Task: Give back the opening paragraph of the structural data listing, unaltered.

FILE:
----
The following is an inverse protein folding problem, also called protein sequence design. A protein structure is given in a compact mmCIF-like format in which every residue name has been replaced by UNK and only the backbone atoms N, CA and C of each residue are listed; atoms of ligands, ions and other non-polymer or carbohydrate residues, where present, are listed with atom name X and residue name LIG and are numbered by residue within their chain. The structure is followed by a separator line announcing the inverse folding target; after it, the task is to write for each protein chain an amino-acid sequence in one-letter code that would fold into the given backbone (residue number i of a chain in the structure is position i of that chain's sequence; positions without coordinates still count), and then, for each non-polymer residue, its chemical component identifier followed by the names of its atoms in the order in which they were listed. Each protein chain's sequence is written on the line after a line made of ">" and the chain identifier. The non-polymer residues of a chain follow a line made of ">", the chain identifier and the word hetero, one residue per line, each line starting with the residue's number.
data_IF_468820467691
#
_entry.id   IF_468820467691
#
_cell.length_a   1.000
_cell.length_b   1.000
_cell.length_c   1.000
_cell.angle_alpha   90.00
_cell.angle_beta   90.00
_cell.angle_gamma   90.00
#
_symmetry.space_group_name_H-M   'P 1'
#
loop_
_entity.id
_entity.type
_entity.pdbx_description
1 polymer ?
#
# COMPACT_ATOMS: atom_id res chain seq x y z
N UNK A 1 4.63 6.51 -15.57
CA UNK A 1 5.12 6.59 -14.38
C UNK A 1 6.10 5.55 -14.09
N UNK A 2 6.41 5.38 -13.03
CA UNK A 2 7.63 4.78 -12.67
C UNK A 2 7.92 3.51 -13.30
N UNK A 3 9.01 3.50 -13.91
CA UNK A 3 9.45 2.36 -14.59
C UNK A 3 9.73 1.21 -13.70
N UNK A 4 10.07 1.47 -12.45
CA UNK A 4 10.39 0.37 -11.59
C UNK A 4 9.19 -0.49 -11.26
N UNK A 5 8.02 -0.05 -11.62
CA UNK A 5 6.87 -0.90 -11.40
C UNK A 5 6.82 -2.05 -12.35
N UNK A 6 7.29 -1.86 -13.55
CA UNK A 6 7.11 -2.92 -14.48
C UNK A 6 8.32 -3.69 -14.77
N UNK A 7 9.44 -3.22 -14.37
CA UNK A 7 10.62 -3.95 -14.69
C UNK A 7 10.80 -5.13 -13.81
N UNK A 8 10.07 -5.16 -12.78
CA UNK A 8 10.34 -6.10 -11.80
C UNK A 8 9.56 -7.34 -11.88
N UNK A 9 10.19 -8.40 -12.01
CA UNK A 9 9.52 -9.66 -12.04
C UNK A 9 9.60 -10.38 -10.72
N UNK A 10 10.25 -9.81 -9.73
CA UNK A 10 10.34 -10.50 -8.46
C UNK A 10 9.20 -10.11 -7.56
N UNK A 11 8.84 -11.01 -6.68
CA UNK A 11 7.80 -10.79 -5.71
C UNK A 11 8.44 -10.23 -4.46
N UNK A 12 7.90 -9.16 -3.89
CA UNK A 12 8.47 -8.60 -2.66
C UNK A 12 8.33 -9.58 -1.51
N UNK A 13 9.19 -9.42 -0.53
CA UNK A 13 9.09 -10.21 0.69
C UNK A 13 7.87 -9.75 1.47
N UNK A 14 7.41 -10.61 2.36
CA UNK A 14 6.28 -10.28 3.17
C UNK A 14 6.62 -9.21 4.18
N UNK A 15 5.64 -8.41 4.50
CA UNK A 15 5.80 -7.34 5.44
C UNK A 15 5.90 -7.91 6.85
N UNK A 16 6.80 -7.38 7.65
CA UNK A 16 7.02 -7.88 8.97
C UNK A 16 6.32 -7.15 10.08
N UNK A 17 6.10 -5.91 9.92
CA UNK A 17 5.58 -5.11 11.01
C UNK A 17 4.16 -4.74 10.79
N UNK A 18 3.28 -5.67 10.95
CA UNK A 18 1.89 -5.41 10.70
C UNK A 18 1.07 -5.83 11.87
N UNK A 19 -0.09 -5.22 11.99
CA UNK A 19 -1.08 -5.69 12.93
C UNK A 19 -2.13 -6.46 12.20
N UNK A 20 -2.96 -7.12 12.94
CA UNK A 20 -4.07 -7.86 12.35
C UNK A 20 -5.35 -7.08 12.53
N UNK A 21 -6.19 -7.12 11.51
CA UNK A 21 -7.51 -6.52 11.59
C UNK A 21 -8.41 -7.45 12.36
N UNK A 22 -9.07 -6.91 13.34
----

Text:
The following is an inverse protein folding problem, also called protein sequence design. A protein structure is given in a compact mmCIF-like format in which every residue name has been replaced by UNK and only the backbone atoms N, CA and C of each residue are listed; atoms of ligands, ions and other non-polymer or carbohydrate residues, where present, are listed with atom name X and residue name LIG and are numbered by residue within their chain. The structure is followed by a separator line announcing the inverse folding target; after it, the task is to write for each protein chain an amino-acid sequence in one-letter code that would fold into the given backbone (residue number i of a chain in the structure is position i of that chain's sequence; positions without coordinates still count), and then, for each non-polymer residue, its chemical component identifier followed by the names of its atoms in the order in which they were listed. Each protein chain's sequence is written on the line after a line made of ">" and the chain identifier. The non-polymer residues of a chain follow a line made of ">", the chain identifier and the word hetero, one residue per line, each line starting with the residue's number.